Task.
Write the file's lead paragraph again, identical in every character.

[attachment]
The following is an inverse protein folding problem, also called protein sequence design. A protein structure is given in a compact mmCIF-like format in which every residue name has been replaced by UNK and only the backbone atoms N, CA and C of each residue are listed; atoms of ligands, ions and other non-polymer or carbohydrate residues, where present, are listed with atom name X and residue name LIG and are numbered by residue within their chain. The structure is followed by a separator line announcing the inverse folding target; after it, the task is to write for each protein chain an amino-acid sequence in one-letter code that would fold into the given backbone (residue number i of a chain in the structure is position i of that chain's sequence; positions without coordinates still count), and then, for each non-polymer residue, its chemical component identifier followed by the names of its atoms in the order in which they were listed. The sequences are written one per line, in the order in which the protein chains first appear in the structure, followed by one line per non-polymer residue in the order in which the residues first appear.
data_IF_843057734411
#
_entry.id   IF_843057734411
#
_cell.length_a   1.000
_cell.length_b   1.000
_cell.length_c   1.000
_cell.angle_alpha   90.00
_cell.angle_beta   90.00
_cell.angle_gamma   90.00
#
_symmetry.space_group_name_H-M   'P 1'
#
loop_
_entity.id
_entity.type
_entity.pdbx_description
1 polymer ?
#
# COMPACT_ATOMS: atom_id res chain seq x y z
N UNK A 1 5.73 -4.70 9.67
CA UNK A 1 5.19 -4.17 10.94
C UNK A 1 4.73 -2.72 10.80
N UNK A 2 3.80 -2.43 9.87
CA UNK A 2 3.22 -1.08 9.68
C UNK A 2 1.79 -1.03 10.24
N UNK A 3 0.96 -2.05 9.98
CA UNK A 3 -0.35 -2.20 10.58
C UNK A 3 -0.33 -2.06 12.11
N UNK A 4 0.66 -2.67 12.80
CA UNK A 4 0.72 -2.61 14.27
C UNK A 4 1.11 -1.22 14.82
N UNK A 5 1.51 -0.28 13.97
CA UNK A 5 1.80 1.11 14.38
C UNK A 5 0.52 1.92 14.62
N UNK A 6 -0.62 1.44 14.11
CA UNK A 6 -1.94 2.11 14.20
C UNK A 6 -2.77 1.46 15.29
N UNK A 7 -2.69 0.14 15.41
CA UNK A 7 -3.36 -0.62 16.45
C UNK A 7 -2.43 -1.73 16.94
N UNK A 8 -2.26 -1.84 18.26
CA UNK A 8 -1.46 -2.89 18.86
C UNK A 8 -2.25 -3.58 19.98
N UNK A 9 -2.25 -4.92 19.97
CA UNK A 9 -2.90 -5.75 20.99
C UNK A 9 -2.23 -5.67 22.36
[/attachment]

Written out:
The following is an inverse protein folding problem, also called protein sequence design. A protein structure is given in a compact mmCIF-like format in which every residue name has been replaced by UNK and only the backbone atoms N, CA and C of each residue are listed; atoms of ligands, ions and other non-polymer or carbohydrate residues, where present, are listed with atom name X and residue name LIG and are numbered by residue within their chain. The structure is followed by a separator line announcing the inverse folding target; after it, the task is to write for each protein chain an amino-acid sequence in one-letter code that would fold into the given backbone (residue number i of a chain in the structure is position i of that chain's sequence; positions without coordinates still count), and then, for each non-polymer residue, its chemical component identifier followed by the names of its atoms in the order in which they were listed. The sequences are written one per line, in the order in which the protein chains first appear in the structure, followed by one line per non-polymer residue in the order in which the residues first appear.